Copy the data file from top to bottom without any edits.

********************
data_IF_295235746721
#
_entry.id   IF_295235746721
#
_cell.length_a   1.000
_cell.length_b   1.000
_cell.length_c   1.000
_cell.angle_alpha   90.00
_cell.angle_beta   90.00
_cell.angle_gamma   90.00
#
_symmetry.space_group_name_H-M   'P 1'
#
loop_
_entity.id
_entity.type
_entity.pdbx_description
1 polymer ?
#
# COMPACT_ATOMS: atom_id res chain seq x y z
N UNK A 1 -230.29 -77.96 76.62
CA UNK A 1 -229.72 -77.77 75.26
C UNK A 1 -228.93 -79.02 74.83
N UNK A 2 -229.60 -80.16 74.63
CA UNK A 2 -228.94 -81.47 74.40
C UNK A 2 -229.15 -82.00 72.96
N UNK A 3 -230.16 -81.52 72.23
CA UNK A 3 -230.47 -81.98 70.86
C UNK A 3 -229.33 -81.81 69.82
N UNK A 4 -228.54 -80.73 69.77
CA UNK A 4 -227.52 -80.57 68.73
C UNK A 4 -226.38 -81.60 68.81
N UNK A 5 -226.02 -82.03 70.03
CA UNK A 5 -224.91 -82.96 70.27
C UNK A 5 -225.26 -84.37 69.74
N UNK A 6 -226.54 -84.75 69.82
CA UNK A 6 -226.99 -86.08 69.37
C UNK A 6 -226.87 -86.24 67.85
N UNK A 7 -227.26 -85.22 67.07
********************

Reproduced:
data_IF_295235746721
#
_entry.id   IF_295235746721
#
_cell.length_a   1.000
_cell.length_b   1.000
_cell.length_c   1.000
_cell.angle_alpha   90.00
_cell.angle_beta   90.00
_cell.angle_gamma   90.00
#
_symmetry.space_group_name_H-M   'P 1'
#
loop_
_entity.id
_entity.type
_entity.pdbx_description
1 polymer ?
#
# COMPACT_ATOMS: atom_id res chain seq x y z
N UNK A 1 -230.29 -77.96 76.62
CA UNK A 1 -229.72 -77.77 75.26
C UNK A 1 -228.93 -79.02 74.83
N UNK A 2 -229.60 -80.16 74.63
CA UNK A 2 -228.94 -81.47 74.40
C UNK A 2 -229.15 -82.00 72.96
N UNK A 3 -230.16 -81.52 72.23
CA UNK A 3 -230.47 -81.98 70.86
C UNK A 3 -229.33 -81.81 69.82
N UNK A 4 -228.54 -80.73 69.77
CA UNK A 4 -227.52 -80.57 68.73
C UNK A 4 -226.38 -81.60 68.81
N UNK A 5 -226.02 -82.03 70.03
CA UNK A 5 -224.91 -82.96 70.27
C UNK A 5 -225.26 -84.37 69.74
N UNK A 6 -226.54 -84.75 69.82
CA UNK A 6 -226.99 -86.08 69.37
C UNK A 6 -226.87 -86.24 67.85
N UNK A 7 -227.26 -85.22 67.07